Sacred Mountain by Robert Ferguson is not a novel a lot of people are talking about. It is put out by a small publisher with a limited marketing campaign. And yet, it caught my attention because it combines two of my favorite historical themes: early climbers of Mount Everest and the Asian battles of World War II.
Sacred Mountain tells the story of Philip Armitage’s experiences in Burma in 1943 and against the backdrop of Mount Everest in 1953. The 1953 story line is the more engaging and more prominent of the two. Sent to Nepal to report on the Everest expedition, Armitage gets mixed up in defending Tibetan monks crossing the border into Nepal over the Himalayas. Along the way he confronts his war torn past metaphorically in the battles he wages against the Red Army and in reality in the unlikely reuniting with his old Gurkha platoon.
Like so many people, I am fascinated by early attempts to summit Everest. Men risked their lives and those of their sherpas for passing glory, and yet I can’t look away. Ferguson, who has worked as a mountain guide in Nepal, brings the trials of these journeys to life. Most importantly, however, Ferguson focuses on the sherpas. By putting them in the spotlight of his narrative he is bringing their knowledge and expertise to the fore. In fact, for much of the narrative Armitage is the only person who is not indigenous to the region.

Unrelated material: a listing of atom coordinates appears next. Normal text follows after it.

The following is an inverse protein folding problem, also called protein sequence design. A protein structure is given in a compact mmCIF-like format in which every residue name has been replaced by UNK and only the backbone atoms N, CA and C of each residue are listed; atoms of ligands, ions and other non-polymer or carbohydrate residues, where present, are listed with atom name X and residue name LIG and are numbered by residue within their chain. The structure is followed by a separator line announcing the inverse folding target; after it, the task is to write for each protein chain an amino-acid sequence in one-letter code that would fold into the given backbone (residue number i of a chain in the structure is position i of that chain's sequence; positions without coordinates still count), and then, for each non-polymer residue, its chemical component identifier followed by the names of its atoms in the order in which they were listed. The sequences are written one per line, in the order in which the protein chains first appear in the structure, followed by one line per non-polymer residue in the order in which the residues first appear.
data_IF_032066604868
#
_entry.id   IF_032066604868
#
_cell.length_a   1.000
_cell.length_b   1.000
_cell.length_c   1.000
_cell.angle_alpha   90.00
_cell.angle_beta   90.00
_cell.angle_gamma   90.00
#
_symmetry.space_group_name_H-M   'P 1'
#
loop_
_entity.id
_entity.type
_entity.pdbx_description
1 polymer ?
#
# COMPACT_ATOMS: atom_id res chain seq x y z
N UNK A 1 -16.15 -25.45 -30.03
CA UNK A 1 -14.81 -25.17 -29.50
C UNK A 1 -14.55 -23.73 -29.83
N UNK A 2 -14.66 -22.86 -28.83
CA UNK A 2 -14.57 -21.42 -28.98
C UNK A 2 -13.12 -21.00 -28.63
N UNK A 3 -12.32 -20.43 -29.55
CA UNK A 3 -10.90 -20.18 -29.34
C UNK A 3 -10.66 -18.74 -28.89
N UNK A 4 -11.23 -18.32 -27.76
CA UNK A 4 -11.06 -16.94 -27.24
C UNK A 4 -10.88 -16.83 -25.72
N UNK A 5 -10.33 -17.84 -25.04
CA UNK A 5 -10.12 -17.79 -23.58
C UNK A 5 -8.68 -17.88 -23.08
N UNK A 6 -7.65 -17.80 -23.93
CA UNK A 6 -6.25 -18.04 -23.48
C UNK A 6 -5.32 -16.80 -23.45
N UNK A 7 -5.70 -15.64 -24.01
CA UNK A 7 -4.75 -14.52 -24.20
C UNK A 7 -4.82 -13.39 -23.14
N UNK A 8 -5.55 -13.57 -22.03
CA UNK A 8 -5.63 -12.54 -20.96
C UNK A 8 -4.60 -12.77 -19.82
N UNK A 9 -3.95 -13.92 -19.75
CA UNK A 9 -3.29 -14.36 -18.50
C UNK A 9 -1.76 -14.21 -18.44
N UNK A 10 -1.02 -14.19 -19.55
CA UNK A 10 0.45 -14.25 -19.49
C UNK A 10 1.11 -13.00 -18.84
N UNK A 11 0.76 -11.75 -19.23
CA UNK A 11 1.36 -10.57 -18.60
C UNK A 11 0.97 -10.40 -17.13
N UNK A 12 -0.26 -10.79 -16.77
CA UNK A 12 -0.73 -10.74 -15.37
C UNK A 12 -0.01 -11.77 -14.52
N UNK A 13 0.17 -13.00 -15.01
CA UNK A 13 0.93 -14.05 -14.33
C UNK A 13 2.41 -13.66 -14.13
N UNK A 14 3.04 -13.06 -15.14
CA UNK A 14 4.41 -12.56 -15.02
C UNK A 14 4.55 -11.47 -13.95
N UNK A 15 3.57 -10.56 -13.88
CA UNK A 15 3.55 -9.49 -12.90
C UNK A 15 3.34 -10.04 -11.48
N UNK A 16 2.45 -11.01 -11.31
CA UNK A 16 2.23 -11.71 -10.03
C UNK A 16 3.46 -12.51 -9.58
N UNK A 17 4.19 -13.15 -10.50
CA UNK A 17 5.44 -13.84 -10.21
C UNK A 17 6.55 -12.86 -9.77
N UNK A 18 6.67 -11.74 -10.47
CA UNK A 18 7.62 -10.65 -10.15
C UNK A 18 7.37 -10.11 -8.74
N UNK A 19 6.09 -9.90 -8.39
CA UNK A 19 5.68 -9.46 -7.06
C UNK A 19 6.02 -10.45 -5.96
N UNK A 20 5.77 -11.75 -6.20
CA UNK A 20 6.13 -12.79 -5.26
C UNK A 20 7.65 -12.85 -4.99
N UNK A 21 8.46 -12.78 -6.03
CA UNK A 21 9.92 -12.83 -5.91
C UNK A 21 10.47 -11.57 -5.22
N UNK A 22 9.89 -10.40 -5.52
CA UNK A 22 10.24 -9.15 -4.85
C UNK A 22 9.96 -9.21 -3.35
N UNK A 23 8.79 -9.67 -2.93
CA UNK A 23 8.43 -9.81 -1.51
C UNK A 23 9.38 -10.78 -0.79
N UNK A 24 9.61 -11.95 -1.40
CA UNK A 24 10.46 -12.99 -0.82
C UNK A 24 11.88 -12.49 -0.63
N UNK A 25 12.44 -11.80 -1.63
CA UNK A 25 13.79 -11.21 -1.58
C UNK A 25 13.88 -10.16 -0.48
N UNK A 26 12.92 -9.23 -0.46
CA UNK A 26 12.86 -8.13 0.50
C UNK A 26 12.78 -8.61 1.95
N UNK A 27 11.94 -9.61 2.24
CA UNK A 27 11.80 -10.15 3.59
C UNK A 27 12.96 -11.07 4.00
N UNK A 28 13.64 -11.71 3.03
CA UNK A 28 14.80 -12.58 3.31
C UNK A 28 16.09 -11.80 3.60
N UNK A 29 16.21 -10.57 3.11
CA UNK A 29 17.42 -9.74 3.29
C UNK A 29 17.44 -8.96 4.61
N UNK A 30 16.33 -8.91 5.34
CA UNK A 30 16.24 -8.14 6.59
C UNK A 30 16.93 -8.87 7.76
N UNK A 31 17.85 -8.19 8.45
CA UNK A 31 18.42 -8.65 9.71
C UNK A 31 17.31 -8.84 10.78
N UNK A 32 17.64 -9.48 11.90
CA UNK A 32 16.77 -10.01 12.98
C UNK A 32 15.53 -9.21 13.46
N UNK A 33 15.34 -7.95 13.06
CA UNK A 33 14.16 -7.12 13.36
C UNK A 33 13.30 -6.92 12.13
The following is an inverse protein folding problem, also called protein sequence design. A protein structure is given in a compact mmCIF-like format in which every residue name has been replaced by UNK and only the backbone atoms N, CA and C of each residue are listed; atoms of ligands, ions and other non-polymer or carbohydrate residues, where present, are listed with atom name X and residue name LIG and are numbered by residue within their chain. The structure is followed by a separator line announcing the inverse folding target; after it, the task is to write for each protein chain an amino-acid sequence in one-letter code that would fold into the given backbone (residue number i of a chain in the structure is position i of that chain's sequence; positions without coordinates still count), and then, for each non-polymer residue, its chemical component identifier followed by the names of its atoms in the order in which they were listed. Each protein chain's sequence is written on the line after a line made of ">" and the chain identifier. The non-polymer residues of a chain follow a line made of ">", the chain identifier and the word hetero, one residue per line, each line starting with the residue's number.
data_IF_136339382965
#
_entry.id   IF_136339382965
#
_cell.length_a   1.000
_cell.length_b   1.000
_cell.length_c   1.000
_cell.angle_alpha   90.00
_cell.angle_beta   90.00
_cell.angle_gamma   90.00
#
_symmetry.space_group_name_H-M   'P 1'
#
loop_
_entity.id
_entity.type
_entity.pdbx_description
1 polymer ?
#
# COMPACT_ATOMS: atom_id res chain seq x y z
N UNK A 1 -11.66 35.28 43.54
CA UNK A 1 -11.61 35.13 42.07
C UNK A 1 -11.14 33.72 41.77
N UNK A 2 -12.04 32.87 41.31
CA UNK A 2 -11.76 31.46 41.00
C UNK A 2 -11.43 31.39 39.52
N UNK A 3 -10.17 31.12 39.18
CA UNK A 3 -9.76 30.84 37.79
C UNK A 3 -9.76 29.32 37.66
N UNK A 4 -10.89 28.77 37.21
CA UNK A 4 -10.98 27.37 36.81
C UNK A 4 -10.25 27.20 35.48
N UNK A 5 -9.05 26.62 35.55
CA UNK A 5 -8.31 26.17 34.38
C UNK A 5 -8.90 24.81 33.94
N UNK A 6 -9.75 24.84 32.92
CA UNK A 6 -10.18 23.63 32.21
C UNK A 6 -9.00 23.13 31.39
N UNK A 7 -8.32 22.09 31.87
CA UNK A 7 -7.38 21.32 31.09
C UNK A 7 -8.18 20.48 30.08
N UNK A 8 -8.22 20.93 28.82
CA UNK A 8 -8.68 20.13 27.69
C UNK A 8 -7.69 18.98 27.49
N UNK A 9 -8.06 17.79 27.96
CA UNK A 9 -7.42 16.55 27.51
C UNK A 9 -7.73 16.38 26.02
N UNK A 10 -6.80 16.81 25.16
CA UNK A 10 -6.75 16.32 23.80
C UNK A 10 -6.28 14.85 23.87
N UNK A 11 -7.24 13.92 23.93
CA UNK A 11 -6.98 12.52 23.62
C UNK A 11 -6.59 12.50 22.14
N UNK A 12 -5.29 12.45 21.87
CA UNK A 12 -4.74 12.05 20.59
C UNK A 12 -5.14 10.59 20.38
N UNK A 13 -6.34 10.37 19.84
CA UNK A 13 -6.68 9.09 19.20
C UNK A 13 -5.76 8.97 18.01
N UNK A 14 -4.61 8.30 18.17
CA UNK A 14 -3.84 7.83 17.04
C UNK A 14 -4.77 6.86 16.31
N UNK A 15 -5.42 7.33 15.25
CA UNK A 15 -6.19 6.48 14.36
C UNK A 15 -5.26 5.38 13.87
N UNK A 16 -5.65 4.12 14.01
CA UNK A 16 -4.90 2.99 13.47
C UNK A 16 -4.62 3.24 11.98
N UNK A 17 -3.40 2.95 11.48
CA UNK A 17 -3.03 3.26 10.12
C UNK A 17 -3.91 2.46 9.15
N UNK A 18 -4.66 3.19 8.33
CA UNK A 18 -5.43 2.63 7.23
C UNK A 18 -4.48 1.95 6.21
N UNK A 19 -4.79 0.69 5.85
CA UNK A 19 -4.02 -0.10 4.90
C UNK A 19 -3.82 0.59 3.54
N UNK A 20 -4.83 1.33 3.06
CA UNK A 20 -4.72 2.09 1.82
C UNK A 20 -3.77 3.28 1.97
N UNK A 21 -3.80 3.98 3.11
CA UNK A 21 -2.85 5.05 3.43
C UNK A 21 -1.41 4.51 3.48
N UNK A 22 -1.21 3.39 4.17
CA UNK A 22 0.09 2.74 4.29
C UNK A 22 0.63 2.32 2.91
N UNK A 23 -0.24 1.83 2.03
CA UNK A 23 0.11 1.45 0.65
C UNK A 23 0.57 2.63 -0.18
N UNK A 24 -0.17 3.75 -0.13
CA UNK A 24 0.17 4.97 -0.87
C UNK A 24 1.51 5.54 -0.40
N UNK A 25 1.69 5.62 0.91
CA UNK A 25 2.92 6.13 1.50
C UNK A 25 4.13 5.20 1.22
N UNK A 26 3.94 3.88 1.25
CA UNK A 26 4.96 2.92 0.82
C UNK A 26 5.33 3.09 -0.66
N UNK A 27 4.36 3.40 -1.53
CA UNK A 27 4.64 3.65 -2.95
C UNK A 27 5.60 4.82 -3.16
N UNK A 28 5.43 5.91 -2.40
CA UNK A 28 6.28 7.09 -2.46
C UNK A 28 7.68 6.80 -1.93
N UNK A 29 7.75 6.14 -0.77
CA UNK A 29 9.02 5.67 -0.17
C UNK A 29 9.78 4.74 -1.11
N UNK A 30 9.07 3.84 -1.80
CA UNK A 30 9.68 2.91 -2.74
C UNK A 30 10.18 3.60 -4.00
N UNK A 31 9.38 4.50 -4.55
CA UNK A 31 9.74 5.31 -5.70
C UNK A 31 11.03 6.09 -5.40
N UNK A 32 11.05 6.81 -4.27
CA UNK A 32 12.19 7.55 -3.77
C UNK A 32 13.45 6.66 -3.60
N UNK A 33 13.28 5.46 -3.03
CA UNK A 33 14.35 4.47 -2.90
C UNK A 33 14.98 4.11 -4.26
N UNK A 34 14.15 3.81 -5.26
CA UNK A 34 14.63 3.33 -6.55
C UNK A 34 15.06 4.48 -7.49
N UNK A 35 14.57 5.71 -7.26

The one real weakness of the novel was the inclusion of romance. Sigh. Can’t we ever just have an adventure story without a romantic interest? Ferguson’s story would have been complete without the inclusion of a major female character. I understand that her inclusion attempts at a gender balance in the story, but it also brings up many of the stereotypes of women as care givers and helpmates.
Who would like this novel? If you like action and adventure in the high mountains then this book screams to you. I was drawn to it both because of the Everest connection, but also because of the insight it gives into the plight of Tibetan Buddhists in the face of communist China. In many ways it reminded me of the movie Seven Years in Tibet. A more contemporary take on the same topic is Steven Heighton’s 2010 novel Every Lost Country, which I thoroughly enjoyed. All of these would make excellent gifts for someone heading to Nepal.
I received a copy of this book from the publisher via NetGalley in exchange for a fair and honest review.